On the other side, we should expect Justin Bieber’s Suck Index to rise in direct proportion to the allegedly stupid things he has said and done, but this isn’t likely to affect the critical acclaim of “Boyfriend” – because the song never had much critical acclaim to begin with. Moreover, girls who like bad boys, for continuing mysterious reasons, find Bieber even more adorable now – so Bieber is also immune from the Suck Effect despite having a Suck Index that currently stands at more than 14.1%, one of the highest ever recorded, because, not to put too fine a point on it, his music already sucks.
In an example of a rising star possibly sabotaging his own career from an abhorrent act, take the case of electronic artist Betoko, who was convicted of assaulting his girlfriend – the news recently prompting Edmonton DJ David Stone to strike Betoko from his CJSR playlist. Stone explains, “I can’t see how anyone can recover from that, especially with the evidence already out there. People say and do dumb things, but there’s definitely always been a line you can never cross, whether you’re a DJ or an owner of a sports franchise.” Chris Brown, on the other hand, still seems to be doing well.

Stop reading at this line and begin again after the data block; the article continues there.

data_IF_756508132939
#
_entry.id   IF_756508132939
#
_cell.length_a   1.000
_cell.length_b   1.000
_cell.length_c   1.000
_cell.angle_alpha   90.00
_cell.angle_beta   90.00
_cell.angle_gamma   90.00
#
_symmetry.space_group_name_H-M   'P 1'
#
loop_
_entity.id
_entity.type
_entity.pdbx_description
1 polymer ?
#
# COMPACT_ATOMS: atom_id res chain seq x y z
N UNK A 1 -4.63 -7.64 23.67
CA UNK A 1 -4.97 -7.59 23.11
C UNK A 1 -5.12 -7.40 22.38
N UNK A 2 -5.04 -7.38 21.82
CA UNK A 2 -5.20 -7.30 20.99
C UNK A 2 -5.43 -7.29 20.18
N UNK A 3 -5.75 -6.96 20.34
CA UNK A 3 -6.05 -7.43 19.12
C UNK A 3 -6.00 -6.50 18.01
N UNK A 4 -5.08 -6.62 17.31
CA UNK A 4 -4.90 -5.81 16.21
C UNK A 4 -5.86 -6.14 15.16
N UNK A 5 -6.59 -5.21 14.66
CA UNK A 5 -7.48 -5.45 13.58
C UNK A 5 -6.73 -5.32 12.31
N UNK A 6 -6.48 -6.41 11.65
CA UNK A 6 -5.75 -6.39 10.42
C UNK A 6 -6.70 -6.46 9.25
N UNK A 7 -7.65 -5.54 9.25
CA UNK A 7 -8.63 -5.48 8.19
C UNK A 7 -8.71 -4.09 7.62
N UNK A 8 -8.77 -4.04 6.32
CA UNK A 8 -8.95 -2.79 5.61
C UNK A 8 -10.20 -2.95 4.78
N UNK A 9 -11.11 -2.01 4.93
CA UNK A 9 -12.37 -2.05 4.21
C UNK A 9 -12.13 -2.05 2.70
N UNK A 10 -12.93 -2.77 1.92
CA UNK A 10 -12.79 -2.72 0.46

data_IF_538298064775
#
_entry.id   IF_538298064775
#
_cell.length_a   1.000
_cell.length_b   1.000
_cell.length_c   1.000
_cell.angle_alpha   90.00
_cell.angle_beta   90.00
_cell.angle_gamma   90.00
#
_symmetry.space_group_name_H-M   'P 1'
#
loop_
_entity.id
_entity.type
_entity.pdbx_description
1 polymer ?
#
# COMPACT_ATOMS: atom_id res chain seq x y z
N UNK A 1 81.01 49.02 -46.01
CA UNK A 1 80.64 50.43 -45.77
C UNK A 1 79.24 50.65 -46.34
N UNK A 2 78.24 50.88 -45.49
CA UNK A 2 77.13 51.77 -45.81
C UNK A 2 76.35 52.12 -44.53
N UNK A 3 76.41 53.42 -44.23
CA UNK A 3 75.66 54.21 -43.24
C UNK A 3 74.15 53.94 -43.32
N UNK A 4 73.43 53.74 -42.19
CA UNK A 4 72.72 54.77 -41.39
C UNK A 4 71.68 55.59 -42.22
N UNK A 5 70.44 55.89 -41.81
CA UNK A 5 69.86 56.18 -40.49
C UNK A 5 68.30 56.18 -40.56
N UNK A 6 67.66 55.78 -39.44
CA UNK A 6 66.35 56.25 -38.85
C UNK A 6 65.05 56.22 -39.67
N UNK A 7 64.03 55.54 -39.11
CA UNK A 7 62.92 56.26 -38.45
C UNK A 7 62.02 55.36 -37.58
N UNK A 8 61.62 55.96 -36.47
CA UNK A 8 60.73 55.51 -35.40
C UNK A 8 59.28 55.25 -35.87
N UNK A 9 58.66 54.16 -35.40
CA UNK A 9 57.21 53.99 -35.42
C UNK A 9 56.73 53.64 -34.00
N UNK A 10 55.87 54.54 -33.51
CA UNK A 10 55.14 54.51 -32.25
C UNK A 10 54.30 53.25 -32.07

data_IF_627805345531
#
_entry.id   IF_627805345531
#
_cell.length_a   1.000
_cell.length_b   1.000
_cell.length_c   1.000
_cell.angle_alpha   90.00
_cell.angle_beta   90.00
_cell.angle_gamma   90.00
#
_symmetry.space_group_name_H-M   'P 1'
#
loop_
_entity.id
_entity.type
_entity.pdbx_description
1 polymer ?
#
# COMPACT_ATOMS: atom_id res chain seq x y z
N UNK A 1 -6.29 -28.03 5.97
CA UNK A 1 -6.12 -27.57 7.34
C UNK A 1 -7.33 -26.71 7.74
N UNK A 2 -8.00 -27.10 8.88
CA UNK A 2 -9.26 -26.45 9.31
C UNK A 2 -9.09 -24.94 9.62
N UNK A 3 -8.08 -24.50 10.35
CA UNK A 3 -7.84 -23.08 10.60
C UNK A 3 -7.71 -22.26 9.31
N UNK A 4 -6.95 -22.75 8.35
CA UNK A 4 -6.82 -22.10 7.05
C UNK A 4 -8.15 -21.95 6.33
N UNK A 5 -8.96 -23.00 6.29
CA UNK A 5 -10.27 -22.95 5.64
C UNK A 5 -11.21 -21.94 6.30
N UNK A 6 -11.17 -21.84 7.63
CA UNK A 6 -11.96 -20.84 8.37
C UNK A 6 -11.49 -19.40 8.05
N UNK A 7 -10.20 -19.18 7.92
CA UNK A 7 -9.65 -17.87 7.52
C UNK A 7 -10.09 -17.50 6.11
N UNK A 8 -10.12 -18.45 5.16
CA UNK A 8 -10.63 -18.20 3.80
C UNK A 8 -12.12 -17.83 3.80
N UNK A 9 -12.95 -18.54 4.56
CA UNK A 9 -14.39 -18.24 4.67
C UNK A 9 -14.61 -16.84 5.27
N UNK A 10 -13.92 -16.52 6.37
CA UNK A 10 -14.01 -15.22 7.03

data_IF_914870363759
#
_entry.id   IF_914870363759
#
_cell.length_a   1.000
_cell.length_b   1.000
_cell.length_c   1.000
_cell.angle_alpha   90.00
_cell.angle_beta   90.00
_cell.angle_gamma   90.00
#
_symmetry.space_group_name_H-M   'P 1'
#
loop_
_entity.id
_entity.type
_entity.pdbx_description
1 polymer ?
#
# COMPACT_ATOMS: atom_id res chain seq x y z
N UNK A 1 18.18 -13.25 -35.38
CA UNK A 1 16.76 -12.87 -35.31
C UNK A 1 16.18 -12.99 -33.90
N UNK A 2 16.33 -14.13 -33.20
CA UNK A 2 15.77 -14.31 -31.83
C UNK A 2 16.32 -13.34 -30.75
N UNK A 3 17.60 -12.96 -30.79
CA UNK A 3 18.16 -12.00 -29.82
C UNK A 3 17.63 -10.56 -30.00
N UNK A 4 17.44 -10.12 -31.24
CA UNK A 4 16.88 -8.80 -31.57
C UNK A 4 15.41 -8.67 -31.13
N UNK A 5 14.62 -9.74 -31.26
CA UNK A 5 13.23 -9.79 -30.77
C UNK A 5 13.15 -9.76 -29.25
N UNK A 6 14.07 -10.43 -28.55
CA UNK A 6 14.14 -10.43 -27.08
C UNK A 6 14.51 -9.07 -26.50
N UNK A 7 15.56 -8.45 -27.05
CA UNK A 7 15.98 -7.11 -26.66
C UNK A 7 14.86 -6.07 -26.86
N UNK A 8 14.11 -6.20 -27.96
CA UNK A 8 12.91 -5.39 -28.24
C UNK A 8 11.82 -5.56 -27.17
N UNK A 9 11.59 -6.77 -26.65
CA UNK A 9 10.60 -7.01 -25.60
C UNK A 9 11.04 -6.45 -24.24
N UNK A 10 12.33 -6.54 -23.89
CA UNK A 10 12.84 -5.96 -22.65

Most of the artists mentioned so far have said controversial things to reporters. They don’t even need to be interviewed by Rolling Stone to put their feet in their mouths. They can do it themselves on Twitter. Some have said too much. Some have made terrible blunders in life, like any human being. But what about the artists that aren’t known for dumb things? There are a few.
Focusing on the modern rock genre, Arcade Fire, aside from an unfortunate misunderstanding about requiring a dress code for shows on their upcoming tour – there isn’t one – is clean of controversy, scoring a Suck Index of 0.5% and a Love-Hate Ratio of 8 to 1. Arctic Monkeys gets 0.6% suck and 11-1 hate-love. Do the same with other modern rock artists – yes, you can try this at home – and the numbers are similar.